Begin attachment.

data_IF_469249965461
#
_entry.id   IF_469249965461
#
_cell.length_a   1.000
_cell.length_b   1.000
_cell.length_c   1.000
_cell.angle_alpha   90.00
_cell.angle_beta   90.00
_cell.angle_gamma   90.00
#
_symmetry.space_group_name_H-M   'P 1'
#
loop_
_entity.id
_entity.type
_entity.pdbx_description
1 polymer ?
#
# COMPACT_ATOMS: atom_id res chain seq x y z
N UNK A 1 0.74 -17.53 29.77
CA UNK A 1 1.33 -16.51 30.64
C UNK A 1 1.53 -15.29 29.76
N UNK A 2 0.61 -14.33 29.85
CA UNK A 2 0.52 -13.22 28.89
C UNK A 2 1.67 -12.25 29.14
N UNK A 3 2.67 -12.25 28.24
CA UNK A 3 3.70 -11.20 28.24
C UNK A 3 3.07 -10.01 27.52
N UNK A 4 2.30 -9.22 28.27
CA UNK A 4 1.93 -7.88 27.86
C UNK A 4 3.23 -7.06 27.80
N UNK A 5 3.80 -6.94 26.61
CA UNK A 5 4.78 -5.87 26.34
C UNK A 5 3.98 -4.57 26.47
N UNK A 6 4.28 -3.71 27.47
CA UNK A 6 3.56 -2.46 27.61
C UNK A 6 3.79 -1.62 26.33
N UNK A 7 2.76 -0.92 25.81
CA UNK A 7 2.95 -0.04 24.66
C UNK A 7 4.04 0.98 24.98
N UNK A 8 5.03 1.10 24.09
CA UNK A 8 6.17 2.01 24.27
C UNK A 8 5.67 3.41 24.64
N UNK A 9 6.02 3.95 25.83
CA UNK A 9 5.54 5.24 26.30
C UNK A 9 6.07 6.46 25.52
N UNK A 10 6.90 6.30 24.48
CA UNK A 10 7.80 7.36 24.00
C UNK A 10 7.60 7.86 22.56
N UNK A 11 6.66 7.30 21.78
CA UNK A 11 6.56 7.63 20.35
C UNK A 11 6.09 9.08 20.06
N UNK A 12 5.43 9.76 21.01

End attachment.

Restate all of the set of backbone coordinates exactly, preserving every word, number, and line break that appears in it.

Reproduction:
data_IF_469249965461
#
_entry.id   IF_469249965461
#
_cell.length_a   1.000
_cell.length_b   1.000
_cell.length_c   1.000
_cell.angle_alpha   90.00
_cell.angle_beta   90.00
_cell.angle_gamma   90.00
#
_symmetry.space_group_name_H-M   'P 1'
#
loop_
_entity.id
_entity.type
_entity.pdbx_description
1 polymer ?
#
# COMPACT_ATOMS: atom_id res chain seq x y z
N UNK A 1 0.74 -17.53 29.77
CA UNK A 1 1.33 -16.51 30.64
C UNK A 1 1.53 -15.29 29.76
N UNK A 2 0.61 -14.33 29.85
CA UNK A 2 0.52 -13.22 28.89
C UNK A 2 1.67 -12.25 29.14
N UNK A 3 2.67 -12.25 28.24
CA UNK A 3 3.70 -11.20 28.24
C UNK A 3 3.07 -10.01 27.52
N UNK A 4 2.30 -9.22 28.27
CA UNK A 4 1.93 -7.88 27.86
C UNK A 4 3.23 -7.06 27.80
N UNK A 5 3.80 -6.94 26.61
CA UNK A 5 4.78 -5.87 26.34
C UNK A 5 3.98 -4.57 26.47
N UNK A 6 4.28 -3.71 27.47
CA UNK A 6 3.56 -2.46 27.61
C UNK A 6 3.79 -1.62 26.33
N UNK A 7 2.76 -0.92 25.81
CA UNK A 7 2.95 -0.04 24.66
C UNK A 7 4.04 0.98 24.98
N UNK A 8 5.03 1.10 24.09
CA UNK A 8 6.17 2.01 24.27
C UNK A 8 5.67 3.41 24.64
N UNK A 9 6.02 3.95 25.83
CA UNK A 9 5.54 5.24 26.30
C UNK A 9 6.07 6.46 25.52
N UNK A 10 6.90 6.30 24.48
CA UNK A 10 7.80 7.36 24.00
C UNK A 10 7.60 7.86 22.56
N UNK A 11 6.66 7.30 21.78
CA UNK A 11 6.56 7.63 20.35
C UNK A 11 6.09 9.08 20.06
N UNK A 12 5.43 9.76 21.01